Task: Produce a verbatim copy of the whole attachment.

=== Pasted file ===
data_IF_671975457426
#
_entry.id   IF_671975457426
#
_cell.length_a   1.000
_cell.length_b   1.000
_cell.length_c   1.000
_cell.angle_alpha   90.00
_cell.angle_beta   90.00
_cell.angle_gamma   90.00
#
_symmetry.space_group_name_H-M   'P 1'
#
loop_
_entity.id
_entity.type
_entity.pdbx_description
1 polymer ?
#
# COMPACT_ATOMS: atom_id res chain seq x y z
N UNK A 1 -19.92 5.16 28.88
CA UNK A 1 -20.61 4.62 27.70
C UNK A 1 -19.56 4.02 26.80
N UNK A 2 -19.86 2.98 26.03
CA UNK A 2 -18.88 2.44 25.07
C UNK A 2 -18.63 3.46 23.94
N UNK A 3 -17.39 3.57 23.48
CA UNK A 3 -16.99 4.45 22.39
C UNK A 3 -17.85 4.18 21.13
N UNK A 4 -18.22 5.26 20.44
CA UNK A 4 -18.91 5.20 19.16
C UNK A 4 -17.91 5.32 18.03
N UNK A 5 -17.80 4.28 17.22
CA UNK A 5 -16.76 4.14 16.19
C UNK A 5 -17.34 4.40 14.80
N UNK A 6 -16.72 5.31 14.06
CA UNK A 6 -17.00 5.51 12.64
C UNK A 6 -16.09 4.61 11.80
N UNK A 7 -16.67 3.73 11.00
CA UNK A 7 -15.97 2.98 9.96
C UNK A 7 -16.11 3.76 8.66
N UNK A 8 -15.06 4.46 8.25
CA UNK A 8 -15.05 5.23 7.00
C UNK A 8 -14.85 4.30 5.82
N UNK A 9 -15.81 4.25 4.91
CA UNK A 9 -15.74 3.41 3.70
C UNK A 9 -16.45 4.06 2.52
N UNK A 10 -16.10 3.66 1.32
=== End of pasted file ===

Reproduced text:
data_IF_671975457426
#
_entry.id   IF_671975457426
#
_cell.length_a   1.000
_cell.length_b   1.000
_cell.length_c   1.000
_cell.angle_alpha   90.00
_cell.angle_beta   90.00
_cell.angle_gamma   90.00
#
_symmetry.space_group_name_H-M   'P 1'
#
loop_
_entity.id
_entity.type
_entity.pdbx_description
1 polymer ?
#
# COMPACT_ATOMS: atom_id res chain seq x y z
N UNK A 1 -19.92 5.16 28.88
CA UNK A 1 -20.61 4.62 27.70
C UNK A 1 -19.56 4.02 26.80
N UNK A 2 -19.86 2.98 26.03
CA UNK A 2 -18.88 2.44 25.07
C UNK A 2 -18.63 3.46 23.94
N UNK A 3 -17.39 3.57 23.48
CA UNK A 3 -16.99 4.45 22.39
C UNK A 3 -17.85 4.18 21.13
N UNK A 4 -18.22 5.26 20.44
CA UNK A 4 -18.91 5.20 19.16
C UNK A 4 -17.91 5.32 18.03
N UNK A 5 -17.80 4.28 17.22
CA UNK A 5 -16.76 4.14 16.19
C UNK A 5 -17.34 4.40 14.80
N UNK A 6 -16.72 5.31 14.06
CA UNK A 6 -17.00 5.51 12.64
C UNK A 6 -16.09 4.61 11.80
N UNK A 7 -16.67 3.73 11.00
CA UNK A 7 -15.97 2.98 9.96
C UNK A 7 -16.11 3.76 8.66
N UNK A 8 -15.06 4.46 8.25
CA UNK A 8 -15.05 5.23 7.00
C UNK A 8 -14.85 4.30 5.82
N UNK A 9 -15.81 4.25 4.91
CA UNK A 9 -15.74 3.41 3.70
C UNK A 9 -16.45 4.06 2.52
N UNK A 10 -16.10 3.66 1.32